McDermott Comment I Post-Brexit Deal and Implications for the UK’s Tax Environment


Sarah Gabbai, attorney at law firm McDermott Will & Emery, said:

“The UK’s status as a “third country” from the EU’s perspective inevitably means the EU will no longer be obliged to confer Directive-based tax exemptions on the UK as of 1 January 2021. That said, the UK will technically be free to repeal any retained EU law it doesn’t wish to keep anymore, which could, at least in theory, pave the way for a more simplified VAT system of lower rates and a broader base; though it very much remains to be seen whether the UK Government will eventually go down this road. However, one does get the sense that the UK Government seems to be cherry-picking EU-derived tax rules to close down perceived tax advantages, as we have seen with DAC6, ATAD-related amendments, and State Aid rulings that affect the UK.

Aside from a general commitment from both sides to uphold international taxation standards on exchange of information, anti-BEPS rules and tax transparency, the new trade agreement itself has little to say about direct taxation. As such, not much will change as far as direct taxation is concerned, although leaving the EU will mean an increase in EU withholding tax costs for UK businesses with EU operations unless a treaty is available to reduce or eliminate them. Relocating operations from the EU to the UK could also become more costly, as merger reliefs will no longer be available to shelter any capital gains arising as a result of the relocation; although where exit taxes are involved, the EU country in question should have payment deferral rules in place as a result of the Anti-Tax Avoidance Directive.

Where VAT is concerned, we expect that that many businesses will see no change, but certain sectors will see quite significant changes and additional compliance. The main VAT changes will primarily affect UK businesses with supply chains involving EU countries, or those that sell to EU-based consumers. For example, UK importers of EU origin goods will have to adjust to a new system of import VAT, although any related cash flow issues may be managed by applying for a duty deferment account or by accounting for the VAT on their VAT returns instead of paying import VAT at the border. Under the new trade agreement, goods moving between the UK and the EU should not attract customs duties at the borders, provided that they comply with the appropriate “rules of origin” requirements. That said, businesses could still face a raft of customs paperwork that will incur additional administrative cost and delays.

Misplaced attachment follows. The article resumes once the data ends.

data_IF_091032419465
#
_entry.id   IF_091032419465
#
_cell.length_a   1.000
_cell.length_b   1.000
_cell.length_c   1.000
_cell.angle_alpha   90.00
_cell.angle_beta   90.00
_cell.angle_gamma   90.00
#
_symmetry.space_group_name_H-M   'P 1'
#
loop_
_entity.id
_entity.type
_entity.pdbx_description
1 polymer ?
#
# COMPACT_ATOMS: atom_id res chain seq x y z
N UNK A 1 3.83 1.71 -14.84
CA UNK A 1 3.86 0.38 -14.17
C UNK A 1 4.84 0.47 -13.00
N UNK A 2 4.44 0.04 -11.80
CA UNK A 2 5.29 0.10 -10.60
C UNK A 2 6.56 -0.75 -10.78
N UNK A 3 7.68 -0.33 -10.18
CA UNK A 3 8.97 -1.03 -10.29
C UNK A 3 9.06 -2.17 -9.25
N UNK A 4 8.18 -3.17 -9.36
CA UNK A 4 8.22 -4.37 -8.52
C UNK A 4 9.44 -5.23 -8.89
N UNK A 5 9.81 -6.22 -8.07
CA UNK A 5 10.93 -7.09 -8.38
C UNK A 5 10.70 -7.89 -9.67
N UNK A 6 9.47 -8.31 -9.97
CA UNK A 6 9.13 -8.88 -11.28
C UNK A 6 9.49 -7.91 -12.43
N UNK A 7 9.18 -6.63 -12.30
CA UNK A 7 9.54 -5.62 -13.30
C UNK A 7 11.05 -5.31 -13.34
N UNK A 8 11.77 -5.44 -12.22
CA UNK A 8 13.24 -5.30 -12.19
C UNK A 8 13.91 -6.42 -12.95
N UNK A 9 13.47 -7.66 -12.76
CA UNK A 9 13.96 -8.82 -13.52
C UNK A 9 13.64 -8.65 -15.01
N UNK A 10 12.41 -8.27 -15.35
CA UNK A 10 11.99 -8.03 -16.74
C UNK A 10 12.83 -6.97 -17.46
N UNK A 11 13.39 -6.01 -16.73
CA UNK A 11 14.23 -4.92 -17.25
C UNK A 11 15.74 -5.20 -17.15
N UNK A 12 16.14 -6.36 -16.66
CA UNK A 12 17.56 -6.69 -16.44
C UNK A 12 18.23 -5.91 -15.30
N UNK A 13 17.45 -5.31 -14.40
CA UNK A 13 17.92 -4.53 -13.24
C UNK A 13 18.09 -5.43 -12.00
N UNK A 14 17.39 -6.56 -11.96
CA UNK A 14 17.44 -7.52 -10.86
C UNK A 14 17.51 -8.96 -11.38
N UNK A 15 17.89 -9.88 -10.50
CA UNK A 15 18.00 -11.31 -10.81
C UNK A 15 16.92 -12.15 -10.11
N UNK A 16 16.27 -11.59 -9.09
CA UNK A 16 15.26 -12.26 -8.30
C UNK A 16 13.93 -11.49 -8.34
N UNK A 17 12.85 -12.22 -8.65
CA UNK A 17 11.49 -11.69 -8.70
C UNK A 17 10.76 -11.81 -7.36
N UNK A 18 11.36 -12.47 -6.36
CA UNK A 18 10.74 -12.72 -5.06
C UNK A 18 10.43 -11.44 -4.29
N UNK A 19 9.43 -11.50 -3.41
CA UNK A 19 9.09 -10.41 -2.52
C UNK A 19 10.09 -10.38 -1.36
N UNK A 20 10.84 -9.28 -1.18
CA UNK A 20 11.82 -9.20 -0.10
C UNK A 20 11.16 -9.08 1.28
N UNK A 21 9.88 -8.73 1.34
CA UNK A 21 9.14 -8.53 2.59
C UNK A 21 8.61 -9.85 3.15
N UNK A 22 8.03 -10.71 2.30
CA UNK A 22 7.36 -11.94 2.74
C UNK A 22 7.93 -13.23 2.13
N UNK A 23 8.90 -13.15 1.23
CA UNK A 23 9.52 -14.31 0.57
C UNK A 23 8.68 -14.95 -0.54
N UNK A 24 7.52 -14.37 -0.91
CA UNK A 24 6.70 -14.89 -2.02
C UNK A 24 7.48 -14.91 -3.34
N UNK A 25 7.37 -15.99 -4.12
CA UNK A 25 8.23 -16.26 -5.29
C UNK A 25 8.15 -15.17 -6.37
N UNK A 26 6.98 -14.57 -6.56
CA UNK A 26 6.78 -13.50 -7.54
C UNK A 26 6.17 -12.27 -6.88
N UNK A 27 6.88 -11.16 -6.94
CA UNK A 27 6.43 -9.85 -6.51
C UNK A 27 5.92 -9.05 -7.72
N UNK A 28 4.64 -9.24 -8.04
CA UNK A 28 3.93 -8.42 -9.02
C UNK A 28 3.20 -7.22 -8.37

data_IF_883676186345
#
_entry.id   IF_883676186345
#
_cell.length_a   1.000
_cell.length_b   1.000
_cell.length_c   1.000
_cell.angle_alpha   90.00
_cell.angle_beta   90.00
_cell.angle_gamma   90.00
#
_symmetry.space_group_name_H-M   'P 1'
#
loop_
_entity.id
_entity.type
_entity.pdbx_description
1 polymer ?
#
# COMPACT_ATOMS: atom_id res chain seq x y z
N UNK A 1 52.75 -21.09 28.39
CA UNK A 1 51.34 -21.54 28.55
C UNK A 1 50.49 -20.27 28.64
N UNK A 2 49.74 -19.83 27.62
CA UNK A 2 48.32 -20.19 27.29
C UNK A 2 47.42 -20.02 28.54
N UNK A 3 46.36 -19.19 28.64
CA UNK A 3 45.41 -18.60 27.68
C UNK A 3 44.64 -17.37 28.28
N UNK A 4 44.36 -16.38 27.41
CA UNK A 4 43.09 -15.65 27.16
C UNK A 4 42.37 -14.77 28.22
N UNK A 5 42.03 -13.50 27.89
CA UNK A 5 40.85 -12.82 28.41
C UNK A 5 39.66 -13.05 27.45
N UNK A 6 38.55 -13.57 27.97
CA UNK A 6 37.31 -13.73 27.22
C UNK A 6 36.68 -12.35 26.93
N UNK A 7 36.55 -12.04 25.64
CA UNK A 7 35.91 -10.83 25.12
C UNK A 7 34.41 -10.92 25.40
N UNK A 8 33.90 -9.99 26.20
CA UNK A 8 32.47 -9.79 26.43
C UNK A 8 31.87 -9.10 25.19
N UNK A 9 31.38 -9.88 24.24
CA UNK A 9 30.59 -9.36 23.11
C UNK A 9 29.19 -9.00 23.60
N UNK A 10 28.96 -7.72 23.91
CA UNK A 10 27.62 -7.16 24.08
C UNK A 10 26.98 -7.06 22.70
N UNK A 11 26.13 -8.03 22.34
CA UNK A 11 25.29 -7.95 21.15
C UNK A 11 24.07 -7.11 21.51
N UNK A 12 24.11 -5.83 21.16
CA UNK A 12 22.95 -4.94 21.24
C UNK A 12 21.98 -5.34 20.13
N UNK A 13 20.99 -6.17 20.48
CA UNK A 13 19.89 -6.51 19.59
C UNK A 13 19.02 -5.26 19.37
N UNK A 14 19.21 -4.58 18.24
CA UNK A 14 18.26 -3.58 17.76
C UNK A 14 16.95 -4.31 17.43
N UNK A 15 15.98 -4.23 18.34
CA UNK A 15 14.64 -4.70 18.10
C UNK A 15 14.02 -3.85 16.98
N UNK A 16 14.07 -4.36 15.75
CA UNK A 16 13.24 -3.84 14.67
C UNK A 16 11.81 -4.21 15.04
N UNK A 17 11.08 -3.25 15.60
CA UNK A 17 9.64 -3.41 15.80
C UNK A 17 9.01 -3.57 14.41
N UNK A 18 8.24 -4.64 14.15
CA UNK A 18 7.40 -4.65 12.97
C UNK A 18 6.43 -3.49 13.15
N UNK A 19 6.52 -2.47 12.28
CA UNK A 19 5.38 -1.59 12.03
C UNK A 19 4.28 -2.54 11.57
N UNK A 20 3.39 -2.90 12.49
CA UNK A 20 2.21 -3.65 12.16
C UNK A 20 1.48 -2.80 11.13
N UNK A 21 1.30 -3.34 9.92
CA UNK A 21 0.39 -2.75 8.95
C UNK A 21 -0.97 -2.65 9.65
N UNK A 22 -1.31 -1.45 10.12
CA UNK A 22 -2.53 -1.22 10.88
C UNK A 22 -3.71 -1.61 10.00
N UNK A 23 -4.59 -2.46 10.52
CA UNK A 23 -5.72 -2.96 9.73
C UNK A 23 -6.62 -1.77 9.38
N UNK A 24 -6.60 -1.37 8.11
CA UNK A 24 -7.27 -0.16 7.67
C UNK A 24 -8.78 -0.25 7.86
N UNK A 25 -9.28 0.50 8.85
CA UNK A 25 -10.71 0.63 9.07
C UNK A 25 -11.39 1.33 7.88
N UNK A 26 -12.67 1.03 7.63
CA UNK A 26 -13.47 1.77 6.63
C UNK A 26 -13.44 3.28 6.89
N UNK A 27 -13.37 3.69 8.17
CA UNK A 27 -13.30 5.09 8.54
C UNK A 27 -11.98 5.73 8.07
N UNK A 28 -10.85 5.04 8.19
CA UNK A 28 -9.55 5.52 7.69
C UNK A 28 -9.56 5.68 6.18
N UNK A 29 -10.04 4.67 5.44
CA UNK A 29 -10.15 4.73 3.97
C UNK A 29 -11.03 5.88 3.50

UK businesses that incur sales-related costs in the EU may find VAT refund claims more difficult than previously, since each EU country has its own criteria for issuing VAT refunds to non-EU claimants, and the process can take longer. Certain UK businesses may also find themselves having to register for VAT in the EU, such as those that provide B2C digital services under a MOSS scheme, or that currently operate distance selling arrangements. We expect that most businesses will use fiscal representatives to manage these processes.

Thanks to recent draft UK legislation, UK companies that have benefitted from a finance company exemption under the UK’s CFC rules as a result of unlawful state aid can also expect to have this exemption withdrawn during 2021, and to pay any corporation tax that would have been due but for the exemption. This exemption was deemed by Commission Decision (EU) 2019/1352 of 2 April 2019 to constitute unlawful state aid in cases where, broadly, the management of the loan assets used to generate the finance company’s profits, and any related risks, were being handled by senior UK-based employees. To collect the tax, HMRC will issue charging notices to all affected companies over the course of 2021, and the tax must be paid within 30 days. If the Commission Decision is revoked or annulled, regulations will be made to ensure that affected companies are refunded the tax previously collected, though the timing of this is currently unclear.

From a broader international perspective, the UK tax environment for holding companies should remain relatively generous compared to other jurisdictions despite Brexit, mainly due to the UK’s significant treaty network and the absence of a dividend withholding tax. Also, the UK’s absence from the EU may mean that the UK could seek to build on its existing influence at the OECD level, which could prove useful in the coming months, particularly for large UK-headquartered multinationals, for whom Pillar 2 will be a particular concern.”

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